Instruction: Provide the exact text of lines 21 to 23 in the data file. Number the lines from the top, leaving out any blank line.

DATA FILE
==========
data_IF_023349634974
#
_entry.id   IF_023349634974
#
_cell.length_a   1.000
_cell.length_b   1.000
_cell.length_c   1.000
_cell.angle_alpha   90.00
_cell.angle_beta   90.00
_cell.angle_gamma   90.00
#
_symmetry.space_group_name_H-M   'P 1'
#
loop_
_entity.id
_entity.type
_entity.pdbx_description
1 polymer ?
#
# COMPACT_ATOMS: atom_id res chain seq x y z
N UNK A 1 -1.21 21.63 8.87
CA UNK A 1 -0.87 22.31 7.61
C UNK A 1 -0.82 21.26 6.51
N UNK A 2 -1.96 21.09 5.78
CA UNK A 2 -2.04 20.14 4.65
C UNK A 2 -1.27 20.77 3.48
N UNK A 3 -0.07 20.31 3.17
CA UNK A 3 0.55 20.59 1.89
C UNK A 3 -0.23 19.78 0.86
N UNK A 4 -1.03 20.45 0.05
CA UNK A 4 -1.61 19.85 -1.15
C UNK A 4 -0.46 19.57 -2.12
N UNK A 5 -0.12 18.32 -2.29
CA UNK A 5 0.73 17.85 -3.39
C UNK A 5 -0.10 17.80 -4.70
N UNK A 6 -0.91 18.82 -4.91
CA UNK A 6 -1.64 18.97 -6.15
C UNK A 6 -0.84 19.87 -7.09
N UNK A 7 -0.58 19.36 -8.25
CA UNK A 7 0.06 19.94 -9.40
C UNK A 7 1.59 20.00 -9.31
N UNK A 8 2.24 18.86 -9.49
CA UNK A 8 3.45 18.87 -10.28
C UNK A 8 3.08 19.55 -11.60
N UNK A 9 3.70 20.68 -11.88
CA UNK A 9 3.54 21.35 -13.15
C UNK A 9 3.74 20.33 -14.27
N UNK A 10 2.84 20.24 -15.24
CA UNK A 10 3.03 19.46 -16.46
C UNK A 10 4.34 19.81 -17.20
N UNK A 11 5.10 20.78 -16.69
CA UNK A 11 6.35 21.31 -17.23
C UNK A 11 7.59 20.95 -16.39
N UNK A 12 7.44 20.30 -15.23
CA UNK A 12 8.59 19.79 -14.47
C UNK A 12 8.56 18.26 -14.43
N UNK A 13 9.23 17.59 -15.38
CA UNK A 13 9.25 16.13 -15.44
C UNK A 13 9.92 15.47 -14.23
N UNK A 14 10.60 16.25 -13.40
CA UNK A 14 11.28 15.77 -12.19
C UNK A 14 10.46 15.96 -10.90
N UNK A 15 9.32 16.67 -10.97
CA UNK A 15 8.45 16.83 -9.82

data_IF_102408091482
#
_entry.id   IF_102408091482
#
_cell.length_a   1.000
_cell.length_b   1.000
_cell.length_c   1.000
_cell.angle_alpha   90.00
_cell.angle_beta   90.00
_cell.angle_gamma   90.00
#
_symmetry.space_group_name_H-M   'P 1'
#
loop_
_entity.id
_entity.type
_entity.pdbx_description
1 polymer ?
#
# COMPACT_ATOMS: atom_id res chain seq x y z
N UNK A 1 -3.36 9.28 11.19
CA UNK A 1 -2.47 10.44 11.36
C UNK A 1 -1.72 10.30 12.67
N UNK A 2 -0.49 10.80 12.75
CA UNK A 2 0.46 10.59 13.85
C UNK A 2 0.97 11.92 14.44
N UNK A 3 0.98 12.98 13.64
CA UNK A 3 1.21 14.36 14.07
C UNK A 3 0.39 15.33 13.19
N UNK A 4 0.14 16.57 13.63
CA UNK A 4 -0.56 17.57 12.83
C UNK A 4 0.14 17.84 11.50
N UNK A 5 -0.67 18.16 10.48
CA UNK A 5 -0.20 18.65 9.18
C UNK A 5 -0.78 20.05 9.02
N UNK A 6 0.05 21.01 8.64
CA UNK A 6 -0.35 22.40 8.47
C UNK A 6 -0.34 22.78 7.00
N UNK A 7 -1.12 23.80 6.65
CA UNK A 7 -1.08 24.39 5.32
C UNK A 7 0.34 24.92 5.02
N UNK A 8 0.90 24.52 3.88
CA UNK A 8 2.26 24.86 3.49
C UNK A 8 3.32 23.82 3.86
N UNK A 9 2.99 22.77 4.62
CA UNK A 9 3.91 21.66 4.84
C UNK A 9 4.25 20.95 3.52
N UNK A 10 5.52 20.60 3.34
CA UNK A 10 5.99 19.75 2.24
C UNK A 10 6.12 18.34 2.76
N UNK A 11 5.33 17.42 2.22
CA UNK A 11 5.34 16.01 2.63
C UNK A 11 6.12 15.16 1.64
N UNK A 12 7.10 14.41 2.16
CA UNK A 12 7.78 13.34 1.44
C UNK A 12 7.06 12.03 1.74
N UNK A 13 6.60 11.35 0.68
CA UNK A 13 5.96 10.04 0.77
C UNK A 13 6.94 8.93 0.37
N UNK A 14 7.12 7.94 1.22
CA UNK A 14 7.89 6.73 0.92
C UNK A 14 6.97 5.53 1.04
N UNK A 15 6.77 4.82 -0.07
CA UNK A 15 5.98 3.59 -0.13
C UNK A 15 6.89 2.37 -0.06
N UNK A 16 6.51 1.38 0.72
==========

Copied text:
N UNK A 1 -1.21 21.63 8.87
CA UNK A 1 -0.87 22.31 7.61
C UNK A 1 -0.82 21.26 6.51